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Less Invasive Hernia Procedure Easier on Patients: Study

By Randy Dotinga
HealthDay Reporter

MONDAY, March 19 (HealthDay News) -- New research finds that a minimally invasive surgical procedure to treat hernias results in less chronic pain and a faster recovery when compared to a traditional approach.

One expert, however, said the older strategy may still be the best option in some cases.

"It's not one-size-fits-all," said Dr. L. Michael Brunt, a professor at Washington University in St. Louis. "One repair isn't appropriate for all circumstances."

Hernias occur when part of an internal organ, such as the intestines, bulges out through muscle. At issue are the surgical approaches that physicians use when a patient suffers from a hernia in the groin.

The procedures are designed to reduce the bulge of the hernia and make a patch so it doesn't protrude again. "It's as if you had a leak in a tire that's ballooned out," Brunt said. "You'll patch it to prevent it from continuing to protrude."

The study, led by researchers at Erasmus Medical Center in Rotterdam, the Netherlands, examined two procedures.

One procedure, known as total extraperitoneal inguinal hernioplasty, is performed under a general anesthetic and uses a laparoscopic approach through a small opening. It was developed in the 1990s, Brunt said.

The other approach is older and is performed through a 2- to 2.5-inch incision in the groin, Brunt said. It can be done under local anesthesia. The study authors didn't examine a third approach, known as "patch and plug," he said.

In the study, researchers randomly assigned 660 hernia patients to one of the two surgical procedures. Almost all the patients were men, and their average age was around 55.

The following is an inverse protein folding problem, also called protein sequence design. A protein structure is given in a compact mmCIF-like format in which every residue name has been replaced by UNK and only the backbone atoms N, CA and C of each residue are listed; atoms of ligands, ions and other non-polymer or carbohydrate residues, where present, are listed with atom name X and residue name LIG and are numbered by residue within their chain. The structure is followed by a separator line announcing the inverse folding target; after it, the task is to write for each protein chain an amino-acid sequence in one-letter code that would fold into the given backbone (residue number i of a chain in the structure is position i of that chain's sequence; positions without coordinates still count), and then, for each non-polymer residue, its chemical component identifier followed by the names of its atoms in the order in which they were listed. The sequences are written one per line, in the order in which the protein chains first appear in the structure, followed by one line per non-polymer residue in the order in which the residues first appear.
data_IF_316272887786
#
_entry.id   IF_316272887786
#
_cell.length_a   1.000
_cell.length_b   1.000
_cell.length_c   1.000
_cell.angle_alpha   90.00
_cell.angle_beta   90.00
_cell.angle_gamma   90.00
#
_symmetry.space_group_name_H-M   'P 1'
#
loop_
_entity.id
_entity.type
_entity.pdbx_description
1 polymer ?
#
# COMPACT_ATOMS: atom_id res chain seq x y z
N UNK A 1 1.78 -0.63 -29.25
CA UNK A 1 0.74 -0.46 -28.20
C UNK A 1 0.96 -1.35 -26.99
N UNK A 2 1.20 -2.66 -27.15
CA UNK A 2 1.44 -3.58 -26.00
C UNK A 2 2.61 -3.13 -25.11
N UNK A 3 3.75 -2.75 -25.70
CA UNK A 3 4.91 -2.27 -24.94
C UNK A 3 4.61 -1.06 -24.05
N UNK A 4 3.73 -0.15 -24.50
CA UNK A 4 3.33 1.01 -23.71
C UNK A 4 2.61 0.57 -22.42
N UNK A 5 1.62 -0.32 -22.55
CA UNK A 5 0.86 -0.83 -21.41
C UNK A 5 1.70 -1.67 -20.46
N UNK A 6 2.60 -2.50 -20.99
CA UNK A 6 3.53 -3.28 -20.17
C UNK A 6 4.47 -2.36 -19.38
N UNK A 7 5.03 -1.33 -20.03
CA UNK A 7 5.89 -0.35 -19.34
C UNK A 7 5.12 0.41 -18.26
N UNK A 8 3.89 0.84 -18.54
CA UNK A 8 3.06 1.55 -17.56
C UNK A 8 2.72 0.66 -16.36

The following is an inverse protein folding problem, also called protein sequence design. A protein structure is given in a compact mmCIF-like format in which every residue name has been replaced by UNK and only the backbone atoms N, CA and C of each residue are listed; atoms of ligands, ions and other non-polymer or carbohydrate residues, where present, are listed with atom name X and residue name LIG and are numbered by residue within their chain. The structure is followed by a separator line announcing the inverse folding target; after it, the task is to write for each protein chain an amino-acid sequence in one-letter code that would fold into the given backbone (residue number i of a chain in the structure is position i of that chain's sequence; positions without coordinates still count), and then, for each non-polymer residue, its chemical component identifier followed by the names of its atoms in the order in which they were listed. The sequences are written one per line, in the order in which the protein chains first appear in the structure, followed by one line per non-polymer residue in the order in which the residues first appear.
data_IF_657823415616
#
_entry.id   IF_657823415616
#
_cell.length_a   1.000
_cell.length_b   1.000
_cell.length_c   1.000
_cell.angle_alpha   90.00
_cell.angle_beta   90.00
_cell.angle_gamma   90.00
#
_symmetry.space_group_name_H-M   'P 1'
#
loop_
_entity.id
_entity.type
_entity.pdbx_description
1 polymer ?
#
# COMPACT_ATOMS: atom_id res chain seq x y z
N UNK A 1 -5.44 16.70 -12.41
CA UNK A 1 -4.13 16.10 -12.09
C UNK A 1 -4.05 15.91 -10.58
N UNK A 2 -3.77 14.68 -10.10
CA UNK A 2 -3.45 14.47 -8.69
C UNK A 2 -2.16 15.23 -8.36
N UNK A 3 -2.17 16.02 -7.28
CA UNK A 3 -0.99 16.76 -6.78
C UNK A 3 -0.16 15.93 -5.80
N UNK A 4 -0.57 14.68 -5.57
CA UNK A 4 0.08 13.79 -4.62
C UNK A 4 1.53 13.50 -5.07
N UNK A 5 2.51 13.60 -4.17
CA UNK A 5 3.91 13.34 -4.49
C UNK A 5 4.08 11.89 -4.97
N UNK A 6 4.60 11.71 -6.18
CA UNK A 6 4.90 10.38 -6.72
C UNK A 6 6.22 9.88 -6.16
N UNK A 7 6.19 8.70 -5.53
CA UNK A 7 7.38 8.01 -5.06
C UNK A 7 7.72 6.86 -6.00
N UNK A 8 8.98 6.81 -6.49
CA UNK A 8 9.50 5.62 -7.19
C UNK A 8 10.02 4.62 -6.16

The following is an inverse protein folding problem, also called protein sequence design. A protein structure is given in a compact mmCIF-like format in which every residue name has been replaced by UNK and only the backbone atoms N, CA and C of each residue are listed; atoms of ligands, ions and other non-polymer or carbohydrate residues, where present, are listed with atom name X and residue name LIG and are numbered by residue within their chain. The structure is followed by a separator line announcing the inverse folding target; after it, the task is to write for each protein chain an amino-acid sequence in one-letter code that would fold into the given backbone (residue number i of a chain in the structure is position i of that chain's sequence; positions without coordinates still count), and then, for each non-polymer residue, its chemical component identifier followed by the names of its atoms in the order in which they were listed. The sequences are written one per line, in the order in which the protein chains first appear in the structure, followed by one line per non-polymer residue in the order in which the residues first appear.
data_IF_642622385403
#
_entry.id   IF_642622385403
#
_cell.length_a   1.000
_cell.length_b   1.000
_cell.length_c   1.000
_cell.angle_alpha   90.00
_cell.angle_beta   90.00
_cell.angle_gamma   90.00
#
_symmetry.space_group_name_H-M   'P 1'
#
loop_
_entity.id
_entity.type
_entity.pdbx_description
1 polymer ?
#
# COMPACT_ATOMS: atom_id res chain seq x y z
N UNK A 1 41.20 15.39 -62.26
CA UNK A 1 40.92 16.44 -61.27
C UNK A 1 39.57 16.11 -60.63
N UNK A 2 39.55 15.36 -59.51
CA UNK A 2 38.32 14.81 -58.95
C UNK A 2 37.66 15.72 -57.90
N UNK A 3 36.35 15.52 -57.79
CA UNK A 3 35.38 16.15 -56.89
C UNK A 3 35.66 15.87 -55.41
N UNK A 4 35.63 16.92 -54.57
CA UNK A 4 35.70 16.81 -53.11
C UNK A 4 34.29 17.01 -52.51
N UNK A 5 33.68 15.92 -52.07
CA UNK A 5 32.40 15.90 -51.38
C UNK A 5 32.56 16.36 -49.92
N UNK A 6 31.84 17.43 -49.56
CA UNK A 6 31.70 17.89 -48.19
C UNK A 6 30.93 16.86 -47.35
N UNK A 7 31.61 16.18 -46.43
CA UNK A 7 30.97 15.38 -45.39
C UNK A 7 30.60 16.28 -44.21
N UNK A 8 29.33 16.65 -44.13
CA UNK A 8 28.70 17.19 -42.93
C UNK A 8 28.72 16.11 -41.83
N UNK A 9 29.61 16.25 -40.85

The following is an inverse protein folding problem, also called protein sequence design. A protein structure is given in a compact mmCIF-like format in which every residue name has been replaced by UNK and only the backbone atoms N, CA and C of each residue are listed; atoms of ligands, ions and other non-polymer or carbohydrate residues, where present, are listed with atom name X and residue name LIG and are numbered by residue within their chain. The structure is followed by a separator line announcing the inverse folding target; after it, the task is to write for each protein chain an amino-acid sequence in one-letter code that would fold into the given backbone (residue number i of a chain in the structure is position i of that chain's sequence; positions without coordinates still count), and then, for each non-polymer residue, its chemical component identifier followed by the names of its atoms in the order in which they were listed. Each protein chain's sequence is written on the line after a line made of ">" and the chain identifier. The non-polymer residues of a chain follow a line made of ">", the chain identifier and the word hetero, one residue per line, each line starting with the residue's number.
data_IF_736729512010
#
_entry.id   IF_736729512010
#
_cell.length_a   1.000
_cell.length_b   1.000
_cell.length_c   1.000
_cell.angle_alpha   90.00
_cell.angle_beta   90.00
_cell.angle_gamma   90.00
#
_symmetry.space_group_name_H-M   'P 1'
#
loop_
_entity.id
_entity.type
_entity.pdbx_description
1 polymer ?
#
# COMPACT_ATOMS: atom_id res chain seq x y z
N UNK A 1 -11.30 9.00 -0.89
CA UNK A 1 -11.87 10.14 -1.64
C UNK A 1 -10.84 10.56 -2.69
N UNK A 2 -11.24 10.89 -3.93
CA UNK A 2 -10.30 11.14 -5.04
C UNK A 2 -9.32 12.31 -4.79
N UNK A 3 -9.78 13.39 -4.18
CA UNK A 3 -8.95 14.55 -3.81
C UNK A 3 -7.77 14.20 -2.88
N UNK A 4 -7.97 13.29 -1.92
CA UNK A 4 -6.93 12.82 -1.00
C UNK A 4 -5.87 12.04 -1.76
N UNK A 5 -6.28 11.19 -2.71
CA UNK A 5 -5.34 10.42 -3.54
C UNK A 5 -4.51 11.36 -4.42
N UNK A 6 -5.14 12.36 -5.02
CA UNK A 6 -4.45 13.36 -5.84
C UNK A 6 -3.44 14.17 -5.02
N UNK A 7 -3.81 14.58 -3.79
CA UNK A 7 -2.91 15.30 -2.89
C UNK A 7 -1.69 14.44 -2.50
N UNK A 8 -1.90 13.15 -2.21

The researchers followed up with 75 percent of the patients after an average period of five years.

Hernias recurred in 5 percent of laparoscopic and 8 percent of the traditional-procedure patients. Recurrences decreased to 0.5 percent and 4 percent, respectively, if the procedures were performed by experienced surgeons.

After five years, 28 percent of those who had the traditional procedure reported chronic pain, compared to 15 percent of the laparoscopic group.

The study "confirms what a lot of surgeons who do both procedures know already," Brunt said. "There's less pain and a bit of a faster recovery from the laparoscopic procedure."

Still, "the vast majority of patients do well, regardless of the approach," he said.

Why use the traditional approach if the laparoscopic technique is better in some ways? The traditional approach may be appropriate when it's too risky to place patients under general anesthesia, Brunt said, such as in elderly patients and those with multiple health problems.

Brunt said the costs of the two procedures are comparable, although the laparoscopic procedure may cost more.

The findings appear in the March issue of the Archives of Surgery.

More information

For more about hernias, try the U.S. National Library of Medicine.

SOURCES: L. Michael Brunt, M.D., professor, surgery, Washington University School of Medicine, St. Louis; March 2012 Archives of Surgery

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